Worship Software

I am working on coming up with an option for our church to run for their services.  We are currently using MediaShout on a Windows Laptop, but I want to try to migrate to Linux.

I thought about using Wine, but that idea doesn’t bode well with their Garbage Rating.  Another option is to run a Virtualized Machine.  VMWare has a converter that we could possibly use to move everything from the laptop to a virtual.  This post shows how to use that with Virtual Box too.  The only thing I am not sure of is about using multiple screens with it.

I found forum post with a list of other software.  AlternativeTo echos these suggestions:

I looked into OpenSong some.  One problem is that they don’t have a x64 version.  This post might have one.   Their page says it is written in RealBasic.

Lyricue was actually in the Ubuntu Repository, and I was able to install it easily.  I was able to install it, but I haven’t played with it at all.  From launchpad, it looks like it is written in C.  When I started it, it ask for a MySQL login, so it must use MySQL database.

The OpenLP looks pretty good, too.  They have a PPA archive that I could install.  I see it is written in Python and QT4.

Then, I found another option that isn’t as well publicised: ChangingSong.  It looks like it is written in Python.

Here is another called “Church Presentations“.  It is written in Java, which sounds cool to me.  They don’t have any released files though.

Here is the rest of my search on SourceForge:

Explorations in Ubuntu Unity Desktop Environment

I finally got my desktop in my living room working, and I thought I would try the Unity Desktop on it.  Here is a nice little article that gives you some information about it:

First Look at the Ubuntu Unity Desktop Environment

My computer is rather old, and I mistakenly thought it would be a good fit.  These descriptions threw me off: “Ubuntu Light”, “simpler Unity desktop”, and “stripped down Ubuntu”.  What I found instead is that the Light and simpler interface is designed to make it easier to work with in smaller screen environments, not necessarily light on the hardware.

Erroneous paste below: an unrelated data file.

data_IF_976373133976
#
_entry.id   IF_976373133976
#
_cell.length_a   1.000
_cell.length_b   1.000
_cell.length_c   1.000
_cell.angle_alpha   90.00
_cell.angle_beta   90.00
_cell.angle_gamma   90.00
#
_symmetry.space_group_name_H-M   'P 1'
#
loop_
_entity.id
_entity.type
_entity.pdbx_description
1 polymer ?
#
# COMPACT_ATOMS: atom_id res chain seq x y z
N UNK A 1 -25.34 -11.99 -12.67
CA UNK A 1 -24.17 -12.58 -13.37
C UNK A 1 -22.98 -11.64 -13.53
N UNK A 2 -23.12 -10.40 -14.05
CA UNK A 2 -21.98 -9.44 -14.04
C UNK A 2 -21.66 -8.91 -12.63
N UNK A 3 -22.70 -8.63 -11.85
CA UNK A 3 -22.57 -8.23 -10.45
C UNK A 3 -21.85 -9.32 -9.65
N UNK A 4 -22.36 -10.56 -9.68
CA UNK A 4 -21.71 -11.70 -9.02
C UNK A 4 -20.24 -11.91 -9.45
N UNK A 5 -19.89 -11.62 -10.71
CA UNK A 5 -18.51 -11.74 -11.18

Unity uses the Mutter Window Manager, which is a compositing Window Manager.  According to this article, the name comes from combining Metacity and Clutter together.  This article mentions the hardware issue: “Interesting as the new directions may be, some people fear that Mutter will not run on older hardware.”  I agree with the reasoning: “Almost any desktop or standard laptop built within the last 5 years has sufficiently good graphics.”, but that just means that it isn’t what I originally thought it was.

Now, Clutter caught my attention on a totally different angle.  “Creating fast, compelling, portable, and dynamic graphical user interfaces” sounds great to me.  Unfortunately, I didn’t see Java bindings.  On the wiki page, I only see Python, Perl, C#, C++, Vala, and Ruby.  The javascript option looked pretty interesting also.  I may have to do some experimentation with Seed.  For Java support, I found some references to jClutter, and I found someone else working on something.

Bug: cdda2wav required by Brasero

I tried to copy a music CD this evening and got this error message:

Please install the following manually and try again:
cdda2wav (application)
cdda2wav (application)

I installed cdrao first, and it still gave me the same message.  Then, I installed icedax.  I restarted Brasero, and it worked fine.

Resources

GMail Notify Programs

I have noticed this nice little indicator-applet on the panel at the top of my Ubuntu screen, but I haven’t had much chance to use it.  I found the specs for it here.  By default, Skype and GMail don’t integrate into it, so I am looking for solutions.  I thought I would look for GMail first:

KCheckMail is one option, but it is for KDE.